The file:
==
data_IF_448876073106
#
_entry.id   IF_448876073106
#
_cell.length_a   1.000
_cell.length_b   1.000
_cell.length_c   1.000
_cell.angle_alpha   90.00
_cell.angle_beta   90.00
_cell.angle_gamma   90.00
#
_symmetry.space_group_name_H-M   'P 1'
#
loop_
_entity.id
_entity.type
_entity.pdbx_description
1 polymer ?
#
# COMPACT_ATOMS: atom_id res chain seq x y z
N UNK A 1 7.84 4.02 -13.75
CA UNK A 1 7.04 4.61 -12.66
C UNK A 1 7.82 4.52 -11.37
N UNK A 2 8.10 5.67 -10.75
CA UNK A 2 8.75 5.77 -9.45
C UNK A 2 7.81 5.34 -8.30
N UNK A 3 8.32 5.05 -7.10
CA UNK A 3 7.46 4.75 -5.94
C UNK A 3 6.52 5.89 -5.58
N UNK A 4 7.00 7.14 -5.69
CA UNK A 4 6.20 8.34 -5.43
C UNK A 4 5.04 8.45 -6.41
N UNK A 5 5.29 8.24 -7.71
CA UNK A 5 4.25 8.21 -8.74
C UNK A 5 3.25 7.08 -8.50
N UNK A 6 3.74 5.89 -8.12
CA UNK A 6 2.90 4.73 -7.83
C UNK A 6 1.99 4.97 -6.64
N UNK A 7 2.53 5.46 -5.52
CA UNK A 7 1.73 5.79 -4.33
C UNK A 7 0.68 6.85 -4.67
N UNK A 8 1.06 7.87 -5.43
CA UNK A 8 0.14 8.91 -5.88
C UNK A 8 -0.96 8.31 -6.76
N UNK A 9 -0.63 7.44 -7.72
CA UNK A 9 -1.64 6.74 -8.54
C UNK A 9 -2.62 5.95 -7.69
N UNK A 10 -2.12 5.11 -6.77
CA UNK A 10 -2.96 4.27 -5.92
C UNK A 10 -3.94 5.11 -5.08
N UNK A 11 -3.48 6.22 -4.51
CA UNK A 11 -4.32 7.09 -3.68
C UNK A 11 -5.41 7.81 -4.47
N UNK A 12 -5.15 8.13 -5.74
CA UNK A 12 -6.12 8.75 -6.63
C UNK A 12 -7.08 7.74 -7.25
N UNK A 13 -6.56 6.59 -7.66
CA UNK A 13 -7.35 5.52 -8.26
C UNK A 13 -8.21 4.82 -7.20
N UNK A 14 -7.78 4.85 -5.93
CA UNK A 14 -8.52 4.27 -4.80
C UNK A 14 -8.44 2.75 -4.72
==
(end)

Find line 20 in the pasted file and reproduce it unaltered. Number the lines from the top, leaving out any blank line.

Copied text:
# COMPACT_ATOMS: atom_id res chain seq x y z